- By the end of 2017, the Japanese economy had recorded eight straight quarters of expansion, its longest growth streak since the 1980s, and in January of this year, the Nikkei 225 Index hit its highest level since 1991
- In this interview, Archibald Ciganer, manager of the Japan Equity Strategy, discusses what’s driving the Japanese economy and equities: Abenomics and the U.S. recovery.
- He believes that the overall Japanese market is not expensive and that it’s not too late to invest because the improvements are taking place slowly and will continue for a long time.
By the end of 2017, the Japanese economy had recorded eight straight quarters of expansion, its longest growth streak since the 1980s, and in January of this year, the Nikkei 225 Index hit its highest level since 1991. Archibald Ciganer joined T. Rowe Price in 2007 and has managed the Japan Equity Strategy since December 2013. In this interview, he discusses what’s driving the Japanese economy and equities and his expectations going forward.
Q. What are the economic and political factors that have created this seeming resurrection in the Japanese stock market?
The first factor is Abenomics—the fiscal, monetary, and structural reform policies introduced by Prime Minister Shinzo Abe. And the second is the prolonged U.S. recovery after the global financial crisis—the U.S. consumer has always been important to demand for Japanese products.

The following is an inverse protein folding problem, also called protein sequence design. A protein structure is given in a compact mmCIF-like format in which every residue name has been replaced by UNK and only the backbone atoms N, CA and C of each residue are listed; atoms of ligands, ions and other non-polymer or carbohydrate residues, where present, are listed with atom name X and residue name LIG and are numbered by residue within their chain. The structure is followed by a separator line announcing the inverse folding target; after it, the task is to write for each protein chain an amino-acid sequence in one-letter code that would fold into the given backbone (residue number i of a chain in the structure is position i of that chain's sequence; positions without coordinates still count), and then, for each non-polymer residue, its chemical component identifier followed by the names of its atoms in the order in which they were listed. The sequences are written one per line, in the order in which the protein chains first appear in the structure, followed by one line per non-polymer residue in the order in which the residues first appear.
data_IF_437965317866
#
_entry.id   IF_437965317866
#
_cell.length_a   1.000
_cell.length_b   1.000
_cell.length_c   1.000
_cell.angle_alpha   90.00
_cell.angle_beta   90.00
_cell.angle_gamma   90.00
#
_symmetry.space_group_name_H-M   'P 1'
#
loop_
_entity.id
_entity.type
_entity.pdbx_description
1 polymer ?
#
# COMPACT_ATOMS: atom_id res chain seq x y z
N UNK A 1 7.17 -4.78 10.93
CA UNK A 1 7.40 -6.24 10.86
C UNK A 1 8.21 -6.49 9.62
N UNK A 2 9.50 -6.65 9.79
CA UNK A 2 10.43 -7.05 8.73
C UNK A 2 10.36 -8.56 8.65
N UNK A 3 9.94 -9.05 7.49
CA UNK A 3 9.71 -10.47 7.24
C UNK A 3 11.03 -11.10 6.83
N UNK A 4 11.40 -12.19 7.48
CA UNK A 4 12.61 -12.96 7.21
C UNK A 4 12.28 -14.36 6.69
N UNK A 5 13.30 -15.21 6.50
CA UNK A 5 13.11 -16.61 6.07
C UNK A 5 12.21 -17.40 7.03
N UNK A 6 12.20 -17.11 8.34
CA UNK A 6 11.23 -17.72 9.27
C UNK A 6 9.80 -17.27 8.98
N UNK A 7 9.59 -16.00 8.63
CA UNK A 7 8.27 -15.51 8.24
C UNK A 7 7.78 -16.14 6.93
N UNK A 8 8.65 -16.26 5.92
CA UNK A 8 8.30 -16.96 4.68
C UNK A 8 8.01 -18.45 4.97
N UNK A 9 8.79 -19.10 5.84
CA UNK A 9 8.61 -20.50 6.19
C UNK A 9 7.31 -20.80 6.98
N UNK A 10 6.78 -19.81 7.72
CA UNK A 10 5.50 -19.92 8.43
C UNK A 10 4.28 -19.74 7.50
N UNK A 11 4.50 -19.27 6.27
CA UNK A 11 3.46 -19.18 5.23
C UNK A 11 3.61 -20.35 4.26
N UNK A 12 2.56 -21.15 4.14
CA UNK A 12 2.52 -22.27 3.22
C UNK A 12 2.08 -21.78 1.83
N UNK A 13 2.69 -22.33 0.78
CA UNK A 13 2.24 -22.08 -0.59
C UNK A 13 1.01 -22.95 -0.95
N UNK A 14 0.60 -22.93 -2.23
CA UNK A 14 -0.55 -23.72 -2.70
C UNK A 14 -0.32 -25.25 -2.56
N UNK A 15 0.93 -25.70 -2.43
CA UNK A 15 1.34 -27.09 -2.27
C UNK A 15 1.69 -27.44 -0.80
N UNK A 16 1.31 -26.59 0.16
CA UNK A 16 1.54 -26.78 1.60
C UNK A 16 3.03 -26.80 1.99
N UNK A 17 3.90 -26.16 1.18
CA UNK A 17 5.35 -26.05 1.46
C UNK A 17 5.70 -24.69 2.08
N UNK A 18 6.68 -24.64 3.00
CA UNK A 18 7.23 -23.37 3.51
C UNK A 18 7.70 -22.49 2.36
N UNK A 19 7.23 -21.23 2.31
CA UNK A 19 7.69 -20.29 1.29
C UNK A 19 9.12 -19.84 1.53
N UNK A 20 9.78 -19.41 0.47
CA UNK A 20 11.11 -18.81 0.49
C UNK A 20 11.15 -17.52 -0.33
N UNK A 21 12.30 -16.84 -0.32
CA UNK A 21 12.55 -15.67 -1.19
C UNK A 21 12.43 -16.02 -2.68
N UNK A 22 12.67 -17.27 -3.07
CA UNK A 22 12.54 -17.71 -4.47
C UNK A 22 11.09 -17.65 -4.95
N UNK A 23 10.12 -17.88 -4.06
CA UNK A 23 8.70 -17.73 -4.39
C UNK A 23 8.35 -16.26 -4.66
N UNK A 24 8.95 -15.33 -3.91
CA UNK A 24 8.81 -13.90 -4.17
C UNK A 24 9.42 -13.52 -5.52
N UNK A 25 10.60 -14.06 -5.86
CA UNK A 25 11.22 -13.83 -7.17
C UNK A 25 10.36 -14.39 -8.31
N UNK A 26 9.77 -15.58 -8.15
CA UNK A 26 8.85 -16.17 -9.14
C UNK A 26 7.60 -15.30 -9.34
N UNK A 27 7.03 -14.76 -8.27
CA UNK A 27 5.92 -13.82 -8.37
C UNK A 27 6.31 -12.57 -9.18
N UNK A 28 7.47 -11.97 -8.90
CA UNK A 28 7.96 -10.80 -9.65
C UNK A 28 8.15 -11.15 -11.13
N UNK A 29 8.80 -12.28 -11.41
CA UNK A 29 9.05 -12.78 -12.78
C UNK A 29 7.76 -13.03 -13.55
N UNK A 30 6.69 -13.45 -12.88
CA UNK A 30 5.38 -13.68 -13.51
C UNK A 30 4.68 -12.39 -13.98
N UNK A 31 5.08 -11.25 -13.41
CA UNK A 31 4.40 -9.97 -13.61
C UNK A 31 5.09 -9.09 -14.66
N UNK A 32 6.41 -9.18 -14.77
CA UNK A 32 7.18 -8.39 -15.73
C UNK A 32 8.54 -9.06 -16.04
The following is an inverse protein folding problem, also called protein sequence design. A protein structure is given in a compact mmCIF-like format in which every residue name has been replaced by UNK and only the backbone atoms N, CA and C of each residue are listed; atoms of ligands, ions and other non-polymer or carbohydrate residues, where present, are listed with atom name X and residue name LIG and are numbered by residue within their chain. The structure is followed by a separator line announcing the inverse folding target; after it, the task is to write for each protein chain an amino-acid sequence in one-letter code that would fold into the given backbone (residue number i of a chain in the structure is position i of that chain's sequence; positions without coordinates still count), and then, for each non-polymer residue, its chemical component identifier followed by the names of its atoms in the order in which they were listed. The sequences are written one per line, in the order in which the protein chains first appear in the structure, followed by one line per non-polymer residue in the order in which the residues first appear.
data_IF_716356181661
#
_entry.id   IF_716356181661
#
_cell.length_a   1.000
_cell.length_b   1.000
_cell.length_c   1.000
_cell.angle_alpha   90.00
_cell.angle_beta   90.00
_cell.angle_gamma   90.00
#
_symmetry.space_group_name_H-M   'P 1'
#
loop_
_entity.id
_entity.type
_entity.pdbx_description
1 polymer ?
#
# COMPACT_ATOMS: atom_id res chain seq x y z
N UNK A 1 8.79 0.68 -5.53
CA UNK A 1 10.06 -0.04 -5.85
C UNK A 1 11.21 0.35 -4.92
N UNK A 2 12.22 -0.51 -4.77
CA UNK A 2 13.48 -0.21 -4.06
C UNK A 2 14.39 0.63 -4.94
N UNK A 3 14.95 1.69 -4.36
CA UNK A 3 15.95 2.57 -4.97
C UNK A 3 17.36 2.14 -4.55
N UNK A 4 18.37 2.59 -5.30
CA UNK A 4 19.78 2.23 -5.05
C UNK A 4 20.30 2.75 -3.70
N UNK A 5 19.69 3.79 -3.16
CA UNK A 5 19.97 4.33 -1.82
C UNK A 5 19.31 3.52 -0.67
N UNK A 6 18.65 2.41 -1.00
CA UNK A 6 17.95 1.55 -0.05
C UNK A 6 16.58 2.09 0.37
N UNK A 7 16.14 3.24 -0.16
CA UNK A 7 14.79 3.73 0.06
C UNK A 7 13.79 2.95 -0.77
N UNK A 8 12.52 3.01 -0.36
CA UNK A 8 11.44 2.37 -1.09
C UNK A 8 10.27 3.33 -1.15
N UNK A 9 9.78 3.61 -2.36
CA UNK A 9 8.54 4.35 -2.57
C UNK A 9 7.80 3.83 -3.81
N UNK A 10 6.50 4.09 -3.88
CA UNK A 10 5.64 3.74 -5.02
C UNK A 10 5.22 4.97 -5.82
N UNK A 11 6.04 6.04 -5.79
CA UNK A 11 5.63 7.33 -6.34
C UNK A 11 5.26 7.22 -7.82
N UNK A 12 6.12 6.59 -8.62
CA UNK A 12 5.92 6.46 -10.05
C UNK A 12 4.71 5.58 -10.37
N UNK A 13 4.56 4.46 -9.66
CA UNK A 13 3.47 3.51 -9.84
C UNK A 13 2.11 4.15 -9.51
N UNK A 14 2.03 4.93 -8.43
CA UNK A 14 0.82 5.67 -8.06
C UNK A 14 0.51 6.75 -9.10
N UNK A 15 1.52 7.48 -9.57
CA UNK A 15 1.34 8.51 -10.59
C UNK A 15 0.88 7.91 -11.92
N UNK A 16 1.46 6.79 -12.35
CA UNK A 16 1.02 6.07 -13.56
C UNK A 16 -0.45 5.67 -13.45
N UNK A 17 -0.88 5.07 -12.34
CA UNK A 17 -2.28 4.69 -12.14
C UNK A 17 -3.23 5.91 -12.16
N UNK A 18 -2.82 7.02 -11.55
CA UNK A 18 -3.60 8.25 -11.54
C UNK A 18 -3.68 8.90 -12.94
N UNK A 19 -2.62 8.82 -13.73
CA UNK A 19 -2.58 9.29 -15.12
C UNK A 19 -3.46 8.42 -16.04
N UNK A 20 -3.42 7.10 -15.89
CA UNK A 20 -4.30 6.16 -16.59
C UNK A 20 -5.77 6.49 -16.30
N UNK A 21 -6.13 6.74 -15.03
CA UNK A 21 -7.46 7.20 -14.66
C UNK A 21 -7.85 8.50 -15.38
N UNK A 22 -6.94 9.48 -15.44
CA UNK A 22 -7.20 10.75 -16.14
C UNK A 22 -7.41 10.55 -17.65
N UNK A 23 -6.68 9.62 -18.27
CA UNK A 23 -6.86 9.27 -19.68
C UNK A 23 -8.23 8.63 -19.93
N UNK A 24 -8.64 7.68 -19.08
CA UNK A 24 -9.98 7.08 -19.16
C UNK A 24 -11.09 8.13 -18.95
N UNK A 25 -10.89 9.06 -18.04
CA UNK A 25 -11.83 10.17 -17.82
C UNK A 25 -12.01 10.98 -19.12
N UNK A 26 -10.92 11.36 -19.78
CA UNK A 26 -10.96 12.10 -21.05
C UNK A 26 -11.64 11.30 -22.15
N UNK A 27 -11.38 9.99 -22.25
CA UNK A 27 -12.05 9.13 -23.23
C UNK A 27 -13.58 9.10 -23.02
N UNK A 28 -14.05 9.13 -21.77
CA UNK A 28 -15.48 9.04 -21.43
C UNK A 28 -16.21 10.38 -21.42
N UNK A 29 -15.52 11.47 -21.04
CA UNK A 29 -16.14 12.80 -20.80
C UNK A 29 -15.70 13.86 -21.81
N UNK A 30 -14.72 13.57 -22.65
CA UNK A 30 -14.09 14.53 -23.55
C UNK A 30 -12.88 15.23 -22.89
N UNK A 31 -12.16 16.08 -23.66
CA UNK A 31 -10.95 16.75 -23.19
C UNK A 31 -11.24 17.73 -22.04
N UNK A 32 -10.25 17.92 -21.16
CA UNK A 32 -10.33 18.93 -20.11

The Bank of Japan’s monetary policies, massively expanding its balance sheet, helped weaken the yen significantly. It went from roughly ¥80 to the dollar after the crisis to, at one point, about ¥120. The cheaper yen has helped Japanese exports to the United States and made Chinese imports to Japan more expensive, importing inflation after years of Japan being mired in deflation. That changed Japanese consumer and corporate expectations and behavior.
Even so, after 20 years of stagnation, it has taken a long time for positive views to evolve on Abenomics. Part of the success story here is political stability. After years of short-term prime ministers, Mr. Abe has been in office since 2012, so he’s been able to stick with the reform path.